How to Differentiate Planter fasciitis from Heel pad syndrome

Plantar fasciitis and heel pad syndrome are two common causes of foot and heel pain. Both can be caused by sudden increases in walking or running. The two conditions require completely different treatment approaches. But before treatment can begin, the cause of the heel pain needs to be identified.

There is a simple Physical  test that can be performed by your Physiotherapist that’ll help differentiate between the two conditions and allow them to modify your treatment plan appropriately.

plantar fascia:

The plantar fascia is a thick connective tissue that runs from your heel (calcaneus) to the bones in your midfoot called your metatarsals. It’s made up of strong collagen fibres that support and maintain the arch of the foot during the gait cycle.

The plantar fascia is extremely important for walking and running. Studies have found that the plantar fascia rapidly elongates while your foot is in contact with the ground and recoils like a spring during toe-off. When the big toe is dorsiflexed (pulled upwards) it tensions the plantar fascia, this is known as the “windlass mechanism” and is vital for proper walking or running mechanics.

Plantar fasciitis, fasciosis or fasciopathy:

Plantar fasciitis results in pain in your heel or foot due to degenerative changes of the collagen fibres that form the plantar fascia. We use the term fasciitis, “-itis” which would imply that this is an inflammatory condition. However, this is incorrect as there are no inflammatory cells present in the tissue. The correct term that should be used is plantar “fasciopathy” or “fasciosis”. To prevent confusion, I’ll refer to it as plantar fasciitis in this article as this is

The term fasciosis “-osis” means destruction or degeneration. Fasciopathy “-opathy” has become the go-to term because it means that there is a “disease or disorder” of the tissue that could include both inflammatory and/or degenerative changes, which we know is the case in this condition.

heel pad:

The heel fat pad is a collection of adipose (fat) tissue that surrounds your calcaneus (heel bone). Its function is to absorb the impact between your heel and the ground during walking, running and jumping.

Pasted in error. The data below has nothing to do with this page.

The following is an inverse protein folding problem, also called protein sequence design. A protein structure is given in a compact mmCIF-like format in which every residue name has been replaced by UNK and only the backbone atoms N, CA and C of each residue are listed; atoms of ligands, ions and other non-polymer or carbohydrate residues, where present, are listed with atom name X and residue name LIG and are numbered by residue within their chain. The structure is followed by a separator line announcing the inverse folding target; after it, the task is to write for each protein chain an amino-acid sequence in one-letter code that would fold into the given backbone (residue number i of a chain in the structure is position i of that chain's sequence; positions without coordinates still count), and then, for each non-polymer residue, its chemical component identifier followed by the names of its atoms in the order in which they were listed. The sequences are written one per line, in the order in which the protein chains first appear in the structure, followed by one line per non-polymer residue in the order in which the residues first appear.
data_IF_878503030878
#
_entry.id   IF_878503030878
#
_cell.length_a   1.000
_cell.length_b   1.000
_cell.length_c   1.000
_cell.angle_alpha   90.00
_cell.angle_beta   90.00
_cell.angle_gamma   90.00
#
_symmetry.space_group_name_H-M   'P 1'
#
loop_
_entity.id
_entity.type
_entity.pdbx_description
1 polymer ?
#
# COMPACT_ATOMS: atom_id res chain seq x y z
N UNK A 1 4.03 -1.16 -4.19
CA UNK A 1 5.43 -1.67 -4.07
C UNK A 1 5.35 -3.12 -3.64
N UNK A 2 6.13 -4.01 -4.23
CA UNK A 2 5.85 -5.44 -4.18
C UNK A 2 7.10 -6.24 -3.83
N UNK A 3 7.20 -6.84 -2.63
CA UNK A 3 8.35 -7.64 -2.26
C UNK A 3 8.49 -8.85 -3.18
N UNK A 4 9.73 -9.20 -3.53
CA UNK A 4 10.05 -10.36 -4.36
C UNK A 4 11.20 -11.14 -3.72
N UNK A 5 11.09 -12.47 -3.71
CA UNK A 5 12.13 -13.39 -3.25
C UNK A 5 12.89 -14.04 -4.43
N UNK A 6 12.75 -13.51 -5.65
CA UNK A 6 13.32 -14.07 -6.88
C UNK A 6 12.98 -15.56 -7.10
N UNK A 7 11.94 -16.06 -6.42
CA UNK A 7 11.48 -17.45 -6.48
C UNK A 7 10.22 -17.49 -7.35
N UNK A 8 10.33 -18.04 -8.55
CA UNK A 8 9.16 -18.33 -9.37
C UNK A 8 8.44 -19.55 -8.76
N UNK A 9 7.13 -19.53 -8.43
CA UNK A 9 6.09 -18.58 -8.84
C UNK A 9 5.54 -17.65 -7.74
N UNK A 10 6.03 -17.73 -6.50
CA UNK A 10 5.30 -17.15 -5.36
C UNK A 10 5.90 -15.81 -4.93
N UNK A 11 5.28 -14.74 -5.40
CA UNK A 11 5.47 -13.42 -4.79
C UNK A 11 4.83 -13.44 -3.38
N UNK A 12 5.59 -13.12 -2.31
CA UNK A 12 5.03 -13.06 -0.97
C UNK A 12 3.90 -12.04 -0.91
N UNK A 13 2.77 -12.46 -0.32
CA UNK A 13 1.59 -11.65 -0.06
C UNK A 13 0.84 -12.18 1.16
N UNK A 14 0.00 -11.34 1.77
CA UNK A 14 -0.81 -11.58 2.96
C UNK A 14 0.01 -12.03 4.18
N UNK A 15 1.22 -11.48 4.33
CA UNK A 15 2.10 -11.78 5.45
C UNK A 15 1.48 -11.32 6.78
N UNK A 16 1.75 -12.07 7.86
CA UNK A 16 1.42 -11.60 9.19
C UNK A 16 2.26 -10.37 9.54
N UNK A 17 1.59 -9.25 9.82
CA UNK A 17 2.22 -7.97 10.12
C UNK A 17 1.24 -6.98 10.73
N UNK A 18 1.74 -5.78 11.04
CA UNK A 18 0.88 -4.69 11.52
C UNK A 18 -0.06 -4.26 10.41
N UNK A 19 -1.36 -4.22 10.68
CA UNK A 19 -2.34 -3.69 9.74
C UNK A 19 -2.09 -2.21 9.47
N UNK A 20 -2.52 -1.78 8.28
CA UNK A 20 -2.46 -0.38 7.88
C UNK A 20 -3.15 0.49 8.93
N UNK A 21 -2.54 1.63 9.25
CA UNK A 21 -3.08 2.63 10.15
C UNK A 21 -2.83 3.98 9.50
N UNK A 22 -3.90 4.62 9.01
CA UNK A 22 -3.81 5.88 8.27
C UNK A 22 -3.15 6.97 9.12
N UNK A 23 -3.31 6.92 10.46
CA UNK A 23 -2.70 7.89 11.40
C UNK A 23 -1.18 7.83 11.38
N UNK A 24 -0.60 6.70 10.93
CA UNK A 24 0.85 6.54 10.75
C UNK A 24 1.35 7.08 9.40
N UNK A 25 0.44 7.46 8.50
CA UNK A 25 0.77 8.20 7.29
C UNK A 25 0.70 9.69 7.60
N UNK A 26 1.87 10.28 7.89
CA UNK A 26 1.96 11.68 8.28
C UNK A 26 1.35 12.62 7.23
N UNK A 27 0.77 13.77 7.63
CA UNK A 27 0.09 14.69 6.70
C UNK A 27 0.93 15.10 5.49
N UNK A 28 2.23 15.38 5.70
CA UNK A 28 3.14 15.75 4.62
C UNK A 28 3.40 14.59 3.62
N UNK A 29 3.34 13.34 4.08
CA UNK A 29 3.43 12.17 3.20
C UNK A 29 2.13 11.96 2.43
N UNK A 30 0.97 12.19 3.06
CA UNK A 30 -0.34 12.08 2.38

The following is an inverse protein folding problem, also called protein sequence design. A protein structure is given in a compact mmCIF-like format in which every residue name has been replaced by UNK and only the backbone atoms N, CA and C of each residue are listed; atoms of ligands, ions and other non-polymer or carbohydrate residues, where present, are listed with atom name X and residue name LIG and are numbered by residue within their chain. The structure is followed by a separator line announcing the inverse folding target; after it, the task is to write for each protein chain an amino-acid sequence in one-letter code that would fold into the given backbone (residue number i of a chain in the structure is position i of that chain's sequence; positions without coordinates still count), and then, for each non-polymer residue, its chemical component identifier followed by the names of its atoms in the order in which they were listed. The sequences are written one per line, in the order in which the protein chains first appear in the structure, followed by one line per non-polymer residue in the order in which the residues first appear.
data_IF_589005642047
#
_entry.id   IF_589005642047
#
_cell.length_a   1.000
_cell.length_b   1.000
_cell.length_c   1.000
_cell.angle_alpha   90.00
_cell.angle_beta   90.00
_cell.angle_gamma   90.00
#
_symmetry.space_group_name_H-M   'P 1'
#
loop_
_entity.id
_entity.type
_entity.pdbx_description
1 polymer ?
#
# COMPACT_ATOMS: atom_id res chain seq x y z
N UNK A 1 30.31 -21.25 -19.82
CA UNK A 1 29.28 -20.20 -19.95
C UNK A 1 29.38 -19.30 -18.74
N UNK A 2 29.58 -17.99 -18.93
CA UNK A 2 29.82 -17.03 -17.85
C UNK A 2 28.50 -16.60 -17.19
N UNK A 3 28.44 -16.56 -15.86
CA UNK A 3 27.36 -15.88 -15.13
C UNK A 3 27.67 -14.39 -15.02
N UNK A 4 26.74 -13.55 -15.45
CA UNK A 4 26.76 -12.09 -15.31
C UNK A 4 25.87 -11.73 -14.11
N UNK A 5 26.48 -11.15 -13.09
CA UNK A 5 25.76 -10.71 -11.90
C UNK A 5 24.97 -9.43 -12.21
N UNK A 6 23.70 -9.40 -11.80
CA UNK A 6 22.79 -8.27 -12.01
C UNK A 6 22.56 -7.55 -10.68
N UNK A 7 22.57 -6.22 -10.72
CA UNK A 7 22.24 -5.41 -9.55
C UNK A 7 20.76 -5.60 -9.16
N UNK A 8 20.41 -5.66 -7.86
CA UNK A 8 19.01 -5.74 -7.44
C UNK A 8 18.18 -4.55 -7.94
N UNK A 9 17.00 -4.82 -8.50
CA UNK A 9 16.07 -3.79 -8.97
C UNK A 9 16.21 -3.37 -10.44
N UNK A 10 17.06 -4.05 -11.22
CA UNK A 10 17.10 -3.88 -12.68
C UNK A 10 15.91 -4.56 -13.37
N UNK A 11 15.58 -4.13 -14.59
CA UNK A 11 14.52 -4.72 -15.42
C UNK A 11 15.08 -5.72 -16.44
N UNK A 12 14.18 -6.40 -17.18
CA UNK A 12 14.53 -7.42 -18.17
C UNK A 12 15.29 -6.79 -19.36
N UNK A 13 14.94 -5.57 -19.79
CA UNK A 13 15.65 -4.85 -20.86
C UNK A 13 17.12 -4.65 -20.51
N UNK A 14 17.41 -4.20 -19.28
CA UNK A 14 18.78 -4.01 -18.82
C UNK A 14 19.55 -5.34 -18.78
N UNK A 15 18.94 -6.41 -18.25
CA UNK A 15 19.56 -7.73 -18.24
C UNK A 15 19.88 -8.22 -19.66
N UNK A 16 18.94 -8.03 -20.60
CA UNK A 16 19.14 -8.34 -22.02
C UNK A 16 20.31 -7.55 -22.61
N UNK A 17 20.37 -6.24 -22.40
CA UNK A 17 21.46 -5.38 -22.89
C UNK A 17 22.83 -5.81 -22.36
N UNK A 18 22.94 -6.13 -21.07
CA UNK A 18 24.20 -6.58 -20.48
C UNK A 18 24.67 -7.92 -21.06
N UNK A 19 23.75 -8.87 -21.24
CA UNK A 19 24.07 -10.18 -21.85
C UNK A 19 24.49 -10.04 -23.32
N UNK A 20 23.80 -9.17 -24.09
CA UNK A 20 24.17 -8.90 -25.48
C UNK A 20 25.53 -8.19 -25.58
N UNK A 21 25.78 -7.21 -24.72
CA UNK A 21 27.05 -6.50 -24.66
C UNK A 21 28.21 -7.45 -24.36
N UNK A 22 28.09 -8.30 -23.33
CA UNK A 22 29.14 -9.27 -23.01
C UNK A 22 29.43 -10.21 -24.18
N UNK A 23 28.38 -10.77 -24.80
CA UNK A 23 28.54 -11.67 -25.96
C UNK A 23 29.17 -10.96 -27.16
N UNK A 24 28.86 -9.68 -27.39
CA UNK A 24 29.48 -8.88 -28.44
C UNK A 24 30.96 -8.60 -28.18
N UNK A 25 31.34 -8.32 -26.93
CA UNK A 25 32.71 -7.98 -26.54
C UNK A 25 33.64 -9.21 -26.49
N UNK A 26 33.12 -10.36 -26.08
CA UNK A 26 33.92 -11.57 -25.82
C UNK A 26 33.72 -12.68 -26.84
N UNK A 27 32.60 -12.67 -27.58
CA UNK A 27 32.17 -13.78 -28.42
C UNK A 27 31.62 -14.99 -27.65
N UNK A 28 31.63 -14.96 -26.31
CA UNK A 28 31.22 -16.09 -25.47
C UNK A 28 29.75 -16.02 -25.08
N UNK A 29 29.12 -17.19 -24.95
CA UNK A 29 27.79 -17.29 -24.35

The impact between your heel and the ground is highest during the foot-strike phase of the gait cycle. The heel needs to be able to absorb 110% of the body’s weight during walking and up to 200% during running.

The fat pad is the tissue structure underneath your heel.

Heel pad syndrome:

Heel pad syndrome causes pain in your heel due to inflammation and/or destruction of the fatty tissue that surrounds your calcaneus (heel bone). It is the second most common cause of foot pain after plantar fasciitis.

The fat pad can become inflamed due to participation in sports that require a lot of jumping such as volleyball, gymnastics or athletics. An excessive increase in your running distance each week can also increase your risk of heel pad syndrome.

 Plantar fasciitis VS heel pad syndrome:

Both plantar fasciitis and heel pad syndrome can cause heel pain. A quick test that can be done to differentiate between the two is simply walking on your toes.

When walking on your toes, if your heel pain increases then that would suggest that your plantar fascia is the source of pain. That is because walking on your toes causes your big toe to dorsiflex (bend upwards) which increases the tension in the plantar fascia. If there is degeneration of the collagen fibres of the plantar fascia, it’s going to be painful when that tissue is loaded.

But if you were to walk on your toes and notice a reduction in heel pain, that would indicate that your heel pad is the source of the pain. The reason is simple, by walking on your toes you’ve taken all the pressure off your inflamed heel fat pad.

An increase in heel pain in this position would suggest that plantar fasciitis is the diagnosis.

Plantar fasciitis treatment:

To treat plantar fasciitis we need to create an environment in the foot that promotes the synthesis and repair of the damaged collagen fibres. Remember, we know that it’s not a true inflammatory condition but rather a degenerative condition. To help increase the rate of collagen repair in the plantar fascia we need to create micro-trauma and restart the body’s repair process. My go-to method for treating this is by using a combination of extracorporeal shockwave therapy and manual therapy of the hip, foot and ankle. Rehabilitation exercises that gradually increase the load in the plantar fascia are also prescribed as exercise has been shown to stimulate collagen synthesis.

Taping the arch of the foot with dynamic tape or rigid athletic tape can be used to support the arch of your foot and offload the painful plantar fascia.

Heel pad syndrome treatment:

When treating heel pad syndrome we do the opposite of what we do for plantar fasciitis. Heel pad syndrome is most often a true inflammatory condition. Treatment needs to decrease inflammation of the fat pad. A treatment method like shockwave therapy would make your heel pain worse as it promotes an inflammatory response in tissues.

A taping technique can be applied to essentially compress the fat pad of the heel. This can reduce a persons heel pain and make normal walking more bearable. You can help speed up your recovery time by wearing shoes with proper cushioning and limiting the amount of time you walk barefoot.

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